Kirkus Reviews
Nobel Prize–winning author Saramago explores art and the meaning of life in a posthumous release of his first novel. This is an "adult" novel in the best sense, for Saramago examines serious philosophical questions about aesthetics, sexuality and politics through a portrait painter (and alter ego?) known only as "H." While H. is introspective and speculative, he's also self-critically aware of his limitations as an artist. At the moment he's working on a portrait of "S.," a successful industrialist. With the important exception of sitting for the portrait, S. has delegated the mundane tasks of communication to his secretary, Olga, with whom the artist begins a short-lived but tempestuous affair. Dissatisfied with his original portrait, H. works on a second portrait and, still dissatisfied, tries to capture a "portrait" of S. in words, for the visual artist is also an auteur manqué. Away from personal and political turmoil, H. makes a brief but serene visit to Italy, where he embarks on a pilgrimage to see the works of truly great artists like Cimabue and Piero della Francesca, but he's quickly pulled back to life in Portugal, where his friend Antonio has been arrested by the secret police in Salazar's regime. H. tries to find out what has happened to Antonio but is turned away at the prison where Antonio is incarcerated. Meanwhile Antonio's sister, cryptically named "M." and also concerned about her brother's status as an enemy of the state, arranges a meeting with the artist, and they embark on yet another tumultuous affair. Saramago writes beautifully, and his style is ruminative--not for every taste, but definitely for those who appreciate finely wrought, meditative prose.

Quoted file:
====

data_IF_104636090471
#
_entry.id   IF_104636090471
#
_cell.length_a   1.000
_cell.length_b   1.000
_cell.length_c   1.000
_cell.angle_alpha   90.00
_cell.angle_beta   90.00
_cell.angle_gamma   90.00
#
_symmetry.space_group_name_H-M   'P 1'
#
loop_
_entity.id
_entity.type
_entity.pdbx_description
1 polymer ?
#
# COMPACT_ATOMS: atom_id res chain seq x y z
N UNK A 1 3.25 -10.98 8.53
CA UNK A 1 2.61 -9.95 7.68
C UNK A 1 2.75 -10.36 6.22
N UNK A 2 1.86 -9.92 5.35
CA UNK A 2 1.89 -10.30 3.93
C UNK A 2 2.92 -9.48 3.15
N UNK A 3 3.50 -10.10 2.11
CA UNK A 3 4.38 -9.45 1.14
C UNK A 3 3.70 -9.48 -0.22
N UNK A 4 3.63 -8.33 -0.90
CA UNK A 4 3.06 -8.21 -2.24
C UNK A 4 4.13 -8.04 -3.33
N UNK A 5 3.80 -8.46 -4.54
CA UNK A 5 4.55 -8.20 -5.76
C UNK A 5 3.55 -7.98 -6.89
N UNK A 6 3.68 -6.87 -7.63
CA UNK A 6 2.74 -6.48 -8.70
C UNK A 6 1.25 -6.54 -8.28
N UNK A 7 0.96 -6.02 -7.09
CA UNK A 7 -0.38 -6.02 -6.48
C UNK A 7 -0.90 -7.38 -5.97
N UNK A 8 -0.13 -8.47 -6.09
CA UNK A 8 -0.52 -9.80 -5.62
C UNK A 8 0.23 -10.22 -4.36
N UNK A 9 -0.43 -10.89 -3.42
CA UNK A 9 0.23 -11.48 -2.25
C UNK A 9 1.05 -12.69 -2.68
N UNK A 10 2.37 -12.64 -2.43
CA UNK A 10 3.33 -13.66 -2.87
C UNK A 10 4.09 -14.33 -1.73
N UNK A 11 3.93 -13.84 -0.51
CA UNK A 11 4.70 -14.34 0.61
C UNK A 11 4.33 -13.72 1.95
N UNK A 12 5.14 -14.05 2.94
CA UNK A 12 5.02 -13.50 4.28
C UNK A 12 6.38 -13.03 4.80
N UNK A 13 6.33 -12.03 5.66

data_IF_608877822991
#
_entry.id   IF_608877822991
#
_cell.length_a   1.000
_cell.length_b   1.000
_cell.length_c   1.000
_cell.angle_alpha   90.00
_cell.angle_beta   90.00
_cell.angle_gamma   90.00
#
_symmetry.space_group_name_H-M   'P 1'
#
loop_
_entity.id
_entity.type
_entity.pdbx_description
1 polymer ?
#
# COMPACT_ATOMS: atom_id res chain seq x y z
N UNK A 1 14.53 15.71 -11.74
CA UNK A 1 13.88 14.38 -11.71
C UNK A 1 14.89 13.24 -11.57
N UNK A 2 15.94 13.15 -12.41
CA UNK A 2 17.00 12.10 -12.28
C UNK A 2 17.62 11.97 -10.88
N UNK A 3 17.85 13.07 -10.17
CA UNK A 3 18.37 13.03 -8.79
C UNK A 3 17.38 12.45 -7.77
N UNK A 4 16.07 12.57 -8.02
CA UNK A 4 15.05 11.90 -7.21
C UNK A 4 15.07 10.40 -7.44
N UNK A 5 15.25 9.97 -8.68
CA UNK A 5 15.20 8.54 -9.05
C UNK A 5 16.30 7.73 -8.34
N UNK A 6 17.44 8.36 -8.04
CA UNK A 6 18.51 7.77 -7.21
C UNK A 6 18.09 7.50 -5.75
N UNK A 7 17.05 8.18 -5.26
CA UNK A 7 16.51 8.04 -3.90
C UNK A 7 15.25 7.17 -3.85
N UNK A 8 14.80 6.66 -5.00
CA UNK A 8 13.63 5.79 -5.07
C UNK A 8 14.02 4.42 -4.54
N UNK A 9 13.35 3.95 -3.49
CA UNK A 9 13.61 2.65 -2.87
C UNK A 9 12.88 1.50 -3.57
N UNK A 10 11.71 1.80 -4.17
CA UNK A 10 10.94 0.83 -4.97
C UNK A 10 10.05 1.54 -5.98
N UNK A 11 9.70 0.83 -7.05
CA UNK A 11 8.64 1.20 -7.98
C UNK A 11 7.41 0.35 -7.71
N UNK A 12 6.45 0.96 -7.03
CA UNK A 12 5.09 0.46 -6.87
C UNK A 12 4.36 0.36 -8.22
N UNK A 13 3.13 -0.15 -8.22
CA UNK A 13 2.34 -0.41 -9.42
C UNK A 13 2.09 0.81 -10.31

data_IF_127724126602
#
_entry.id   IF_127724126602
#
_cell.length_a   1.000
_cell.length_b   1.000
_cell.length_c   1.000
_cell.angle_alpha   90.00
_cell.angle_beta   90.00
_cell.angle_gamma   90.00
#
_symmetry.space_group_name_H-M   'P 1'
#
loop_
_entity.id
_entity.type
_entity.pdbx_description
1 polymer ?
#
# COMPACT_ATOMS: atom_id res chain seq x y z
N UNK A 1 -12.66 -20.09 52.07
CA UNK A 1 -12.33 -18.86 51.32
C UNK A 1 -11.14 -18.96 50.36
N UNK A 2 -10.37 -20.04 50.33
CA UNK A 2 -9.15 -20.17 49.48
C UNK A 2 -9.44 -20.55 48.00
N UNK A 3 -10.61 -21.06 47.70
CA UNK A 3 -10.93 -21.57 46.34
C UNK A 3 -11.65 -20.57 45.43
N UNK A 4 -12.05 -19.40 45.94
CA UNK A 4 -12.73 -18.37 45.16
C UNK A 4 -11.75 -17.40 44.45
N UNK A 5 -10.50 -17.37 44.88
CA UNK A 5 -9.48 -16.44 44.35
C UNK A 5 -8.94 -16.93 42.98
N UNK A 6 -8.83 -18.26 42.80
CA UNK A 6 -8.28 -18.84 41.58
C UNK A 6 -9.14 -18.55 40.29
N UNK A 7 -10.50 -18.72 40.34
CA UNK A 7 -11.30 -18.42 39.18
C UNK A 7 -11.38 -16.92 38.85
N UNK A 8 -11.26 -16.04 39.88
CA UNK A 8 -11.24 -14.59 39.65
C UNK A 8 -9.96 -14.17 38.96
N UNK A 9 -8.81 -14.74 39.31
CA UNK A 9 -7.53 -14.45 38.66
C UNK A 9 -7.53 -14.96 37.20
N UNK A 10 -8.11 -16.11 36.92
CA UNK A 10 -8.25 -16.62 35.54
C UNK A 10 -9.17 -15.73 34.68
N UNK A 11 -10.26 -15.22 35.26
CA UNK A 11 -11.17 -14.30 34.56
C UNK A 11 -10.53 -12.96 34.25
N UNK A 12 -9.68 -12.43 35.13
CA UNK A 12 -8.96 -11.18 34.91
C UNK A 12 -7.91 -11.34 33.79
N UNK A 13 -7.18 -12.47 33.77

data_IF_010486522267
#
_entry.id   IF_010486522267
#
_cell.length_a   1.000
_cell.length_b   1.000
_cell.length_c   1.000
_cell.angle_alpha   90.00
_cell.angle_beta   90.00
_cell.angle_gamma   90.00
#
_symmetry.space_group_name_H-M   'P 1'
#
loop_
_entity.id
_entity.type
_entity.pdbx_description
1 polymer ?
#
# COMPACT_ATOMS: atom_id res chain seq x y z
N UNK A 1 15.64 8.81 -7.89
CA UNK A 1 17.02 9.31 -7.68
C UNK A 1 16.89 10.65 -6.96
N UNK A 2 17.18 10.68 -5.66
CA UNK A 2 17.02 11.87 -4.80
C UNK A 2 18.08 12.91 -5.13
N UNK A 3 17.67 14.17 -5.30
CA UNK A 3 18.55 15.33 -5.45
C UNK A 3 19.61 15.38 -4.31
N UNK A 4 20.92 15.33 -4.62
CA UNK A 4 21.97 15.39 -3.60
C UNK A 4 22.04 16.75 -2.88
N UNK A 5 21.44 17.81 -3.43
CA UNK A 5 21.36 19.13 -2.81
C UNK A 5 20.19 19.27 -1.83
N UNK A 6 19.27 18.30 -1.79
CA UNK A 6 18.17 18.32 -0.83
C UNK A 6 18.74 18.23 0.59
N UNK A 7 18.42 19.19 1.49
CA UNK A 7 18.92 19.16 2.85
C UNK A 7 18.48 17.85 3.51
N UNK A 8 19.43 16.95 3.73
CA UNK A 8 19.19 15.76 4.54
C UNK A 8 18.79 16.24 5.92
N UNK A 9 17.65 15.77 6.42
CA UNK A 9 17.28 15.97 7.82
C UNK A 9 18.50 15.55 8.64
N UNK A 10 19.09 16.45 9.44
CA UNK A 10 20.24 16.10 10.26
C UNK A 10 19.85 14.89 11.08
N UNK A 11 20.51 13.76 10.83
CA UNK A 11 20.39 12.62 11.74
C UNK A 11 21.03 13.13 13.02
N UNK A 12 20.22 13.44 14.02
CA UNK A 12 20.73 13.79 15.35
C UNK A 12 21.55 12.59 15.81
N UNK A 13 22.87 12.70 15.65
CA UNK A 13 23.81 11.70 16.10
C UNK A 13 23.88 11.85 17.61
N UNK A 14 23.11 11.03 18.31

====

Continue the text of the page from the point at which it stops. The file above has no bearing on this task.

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Houghton Mifflin Harcourt
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Read an Excerpt

On revient de loin. La formation bourgeoise,
l’orgueil intellectuel.
La nécessité de se réviser à tout moment.
Les liens qui subsistent.
La sentimentalité.
L’empoisonnement de la culture orientée.
— Paul Vaillant-Couturier